Indian Covid variant: No 10 tells Britons in hotspots to use ‘individual judgement’ after travel warning
People living in Indian variant hotspots should exercise their own “individual judgement” on whether they follow new guidance not to travel in and out of local areas, Downing Street has said.
Boris Johnson’s official spokesman failed to explain why town halls and local health chiefs in the eight areas affected were not warned about the advice, saying only that the government had kept in contact with local authorities throughout the pandemic.
Labour said the measures amounted to “local lockdowns by stealth” and called for them to be scrapped and replaced with enhanced testing and front-loaded vaccination for the areas most affected.
And Leicester City Council effectively told residents they could ignore the new guidance. In a statement, the authority said it amounted to no more than “advice” and no evidence had been provided on why people or businesses in the city should not continue to follow the existing rules applying to the rest of England.
In a statement, the council said that no-one from the Department of Health and Social Care or Public Health England had been in contact about the new advice, which came at a time when Leicester has lower rates of the highly-infectious variant than other parts of the country.
The government guidance says that almost 2 million people living in Bolton, Blackburn, Kirklees, Bedford, Burnley, Leicester, North Tyneside and the London borough of Hounslow should should avoid all but essential travel in and out of their home areas.
It was posted online without fanfare on Friday, but only became widely known after being spotted by journalists on Monday.
Bolton council leader David Greenhalgh said he had been assured by government, NHS and Public Health England sources that there were no additional restrictions in the town and “no local lockdown”.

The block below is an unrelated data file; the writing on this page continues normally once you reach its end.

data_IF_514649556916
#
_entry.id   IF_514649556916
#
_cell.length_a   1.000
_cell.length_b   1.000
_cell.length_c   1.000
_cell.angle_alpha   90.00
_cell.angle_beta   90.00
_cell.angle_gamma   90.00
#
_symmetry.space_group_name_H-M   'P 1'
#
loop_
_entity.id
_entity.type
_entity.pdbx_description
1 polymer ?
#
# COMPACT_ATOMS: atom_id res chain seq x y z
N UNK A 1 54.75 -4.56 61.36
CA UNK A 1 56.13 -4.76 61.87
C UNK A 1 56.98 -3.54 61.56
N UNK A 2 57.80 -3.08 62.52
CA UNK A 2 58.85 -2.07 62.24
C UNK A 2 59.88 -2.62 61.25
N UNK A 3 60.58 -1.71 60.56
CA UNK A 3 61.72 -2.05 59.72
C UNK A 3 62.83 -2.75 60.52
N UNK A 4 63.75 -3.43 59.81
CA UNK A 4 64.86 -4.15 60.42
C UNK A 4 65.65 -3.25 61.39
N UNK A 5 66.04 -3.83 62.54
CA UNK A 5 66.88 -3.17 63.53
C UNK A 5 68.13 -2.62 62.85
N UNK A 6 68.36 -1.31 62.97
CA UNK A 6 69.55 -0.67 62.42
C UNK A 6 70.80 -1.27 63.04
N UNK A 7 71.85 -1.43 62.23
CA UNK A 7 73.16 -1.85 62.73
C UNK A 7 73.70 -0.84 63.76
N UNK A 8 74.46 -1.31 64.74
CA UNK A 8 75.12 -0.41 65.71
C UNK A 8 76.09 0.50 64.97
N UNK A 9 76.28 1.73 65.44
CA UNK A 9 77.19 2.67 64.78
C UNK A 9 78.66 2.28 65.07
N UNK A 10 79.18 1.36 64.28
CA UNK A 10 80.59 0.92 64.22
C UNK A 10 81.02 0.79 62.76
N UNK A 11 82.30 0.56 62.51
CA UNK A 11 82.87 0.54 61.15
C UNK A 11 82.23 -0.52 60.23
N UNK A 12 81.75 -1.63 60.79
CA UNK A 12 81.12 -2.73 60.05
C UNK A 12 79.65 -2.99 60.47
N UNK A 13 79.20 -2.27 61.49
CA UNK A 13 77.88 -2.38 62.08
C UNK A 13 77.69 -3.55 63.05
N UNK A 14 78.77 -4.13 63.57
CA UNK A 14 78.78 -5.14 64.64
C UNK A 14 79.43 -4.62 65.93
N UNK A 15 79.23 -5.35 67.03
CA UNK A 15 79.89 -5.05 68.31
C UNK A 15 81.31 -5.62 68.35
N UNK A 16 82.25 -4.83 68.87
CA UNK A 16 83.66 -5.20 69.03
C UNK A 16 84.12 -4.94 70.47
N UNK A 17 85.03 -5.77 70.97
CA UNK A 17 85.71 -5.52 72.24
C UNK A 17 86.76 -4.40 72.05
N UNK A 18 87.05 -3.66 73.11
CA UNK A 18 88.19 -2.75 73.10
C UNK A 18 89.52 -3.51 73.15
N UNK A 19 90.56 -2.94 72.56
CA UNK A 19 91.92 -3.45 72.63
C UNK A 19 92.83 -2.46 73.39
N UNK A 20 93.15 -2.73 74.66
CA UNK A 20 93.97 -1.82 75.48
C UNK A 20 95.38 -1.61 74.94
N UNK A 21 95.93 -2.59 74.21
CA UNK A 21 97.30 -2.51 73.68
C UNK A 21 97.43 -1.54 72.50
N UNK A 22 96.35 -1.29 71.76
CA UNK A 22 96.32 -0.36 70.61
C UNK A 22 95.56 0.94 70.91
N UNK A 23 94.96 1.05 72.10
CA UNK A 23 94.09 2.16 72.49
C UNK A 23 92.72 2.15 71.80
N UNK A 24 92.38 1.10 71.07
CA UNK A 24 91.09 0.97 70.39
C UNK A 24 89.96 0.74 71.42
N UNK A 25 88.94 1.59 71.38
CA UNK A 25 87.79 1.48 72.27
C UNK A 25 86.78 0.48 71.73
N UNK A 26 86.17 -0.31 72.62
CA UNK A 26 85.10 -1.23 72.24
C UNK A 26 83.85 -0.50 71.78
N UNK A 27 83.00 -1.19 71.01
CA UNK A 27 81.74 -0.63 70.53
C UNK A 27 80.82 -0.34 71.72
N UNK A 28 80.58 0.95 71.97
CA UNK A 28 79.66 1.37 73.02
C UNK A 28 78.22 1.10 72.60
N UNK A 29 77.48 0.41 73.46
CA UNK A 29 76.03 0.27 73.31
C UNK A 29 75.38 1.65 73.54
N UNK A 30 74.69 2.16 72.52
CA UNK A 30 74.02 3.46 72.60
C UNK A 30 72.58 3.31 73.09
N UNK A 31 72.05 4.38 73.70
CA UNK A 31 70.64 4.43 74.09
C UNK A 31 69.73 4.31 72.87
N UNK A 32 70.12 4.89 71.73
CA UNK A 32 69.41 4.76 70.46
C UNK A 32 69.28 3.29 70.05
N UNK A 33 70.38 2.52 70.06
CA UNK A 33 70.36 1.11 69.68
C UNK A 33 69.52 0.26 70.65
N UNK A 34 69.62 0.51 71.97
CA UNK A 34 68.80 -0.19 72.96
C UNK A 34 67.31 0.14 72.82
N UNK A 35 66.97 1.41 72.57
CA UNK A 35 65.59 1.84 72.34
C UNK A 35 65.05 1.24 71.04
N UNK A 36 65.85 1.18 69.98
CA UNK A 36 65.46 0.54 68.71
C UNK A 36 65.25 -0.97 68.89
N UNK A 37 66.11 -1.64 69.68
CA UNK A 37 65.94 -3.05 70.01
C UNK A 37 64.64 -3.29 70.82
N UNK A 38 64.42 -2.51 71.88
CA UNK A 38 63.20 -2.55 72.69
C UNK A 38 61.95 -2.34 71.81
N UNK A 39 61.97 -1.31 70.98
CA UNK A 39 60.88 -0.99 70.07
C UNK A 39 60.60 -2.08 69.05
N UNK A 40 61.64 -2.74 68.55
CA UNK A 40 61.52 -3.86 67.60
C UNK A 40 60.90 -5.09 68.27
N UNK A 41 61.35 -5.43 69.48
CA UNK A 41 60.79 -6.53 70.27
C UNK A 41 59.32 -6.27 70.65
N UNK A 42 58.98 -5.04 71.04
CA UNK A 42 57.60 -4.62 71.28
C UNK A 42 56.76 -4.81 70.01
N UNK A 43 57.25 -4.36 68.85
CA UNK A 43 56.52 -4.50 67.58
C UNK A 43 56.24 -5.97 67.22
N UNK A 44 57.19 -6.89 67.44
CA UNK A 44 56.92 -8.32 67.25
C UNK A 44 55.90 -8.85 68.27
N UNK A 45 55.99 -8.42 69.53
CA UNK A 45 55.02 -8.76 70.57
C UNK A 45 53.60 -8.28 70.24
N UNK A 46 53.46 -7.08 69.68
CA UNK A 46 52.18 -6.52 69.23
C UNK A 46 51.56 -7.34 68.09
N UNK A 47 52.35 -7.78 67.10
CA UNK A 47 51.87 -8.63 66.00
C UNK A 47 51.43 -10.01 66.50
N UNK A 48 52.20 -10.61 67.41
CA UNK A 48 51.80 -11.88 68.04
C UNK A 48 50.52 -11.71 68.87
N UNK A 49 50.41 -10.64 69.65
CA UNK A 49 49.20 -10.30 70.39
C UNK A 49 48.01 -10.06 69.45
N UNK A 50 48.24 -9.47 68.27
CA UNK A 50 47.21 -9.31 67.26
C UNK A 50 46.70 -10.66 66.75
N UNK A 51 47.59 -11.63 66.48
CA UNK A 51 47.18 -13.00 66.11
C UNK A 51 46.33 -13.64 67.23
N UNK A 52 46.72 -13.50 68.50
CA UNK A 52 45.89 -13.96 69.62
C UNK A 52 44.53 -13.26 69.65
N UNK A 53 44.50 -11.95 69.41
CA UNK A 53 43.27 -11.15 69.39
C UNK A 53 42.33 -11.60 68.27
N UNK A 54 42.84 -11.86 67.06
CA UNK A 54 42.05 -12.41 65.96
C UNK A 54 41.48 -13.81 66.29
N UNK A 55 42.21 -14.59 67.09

While he advised people to observe guidance, he told a press conference that his message to the people of Bolton was that there was no need to cancel holidays planned for half-term next week.
“Keep to your plans, but keep to them safely and responsibly,” he said.
Mr Greenhalgh warned that many people felt the town had been “unfairly treated” in previous lockdowns and was now being “singled out” for tougher restrictions. “There’s an underlying resentment that can very easily, if we are not careful, turn into anger,” he warned.
Greater Manchester mayor Andy Burnham said it appeared that a website displaying existing guidance for local variant areas had been “amended” on Friday without anyone in the authority being warned.
He described it as a “major communications error” which had caused a “huge amount” of confusion and concern among people and businesses who travel in and out of Bolton as part of their normal daily lives.
And he called for a government minister to make a statement before Bank Holiday Monday to clarify what was required from people.
Ministers should “clear it up and clear it up really quickly”, he said, adding: “That can only be done by the government acknowledging what appears to be a mistake and saying exactly what is required of people.”
Mr Burnham said: “People will have made plans for the Bank Holiday weekend and it is not reasonable to expect people to change those plans on the basis of something issued without explanation.”
Hounslow Council leader Steve Curran said the government’s communications had been “woefully lacking” and “shambolic”.
“This government needs to step up and start communicating with councils properly,” he said. “It needs to inform us directly of decisions and give us time to put measures in place to inform, protect and support our communities. Anything short of that risks lives.
“For one of London’s most connected boroughs – with Heathrow on its doorstep, the M4 and A4 running through it, the Piccadilly Line, the main line from Waterloo, plus the North Circular via Kew Bridge – to try and limit travel within its borders is not only impossible, it’s a ridiculous idea.”
The mayor of North Tyneside, Norma Redfearn, said the new guidance was “disproportionate” for the area.
“We received no consultation or communication about this advice which has implications for people across North Tyneside and the wider region,” said Ms Redfearn. “It is essential the government explain what this advice means in practice.”
Bedford Borough Council said in a statement: “We were not made aware of the introduction of this advice and are urgently looking at the implications of this on the services we provide.”
Mr Johnson’s spokesperson denied it amounted to a “lockdown”, telling reporters: “It is important to emphasise that this is guidance. These are not statutory restrictions. People should try to follow it if at all possible. We recognise that in certain circumstances this will not be possible.”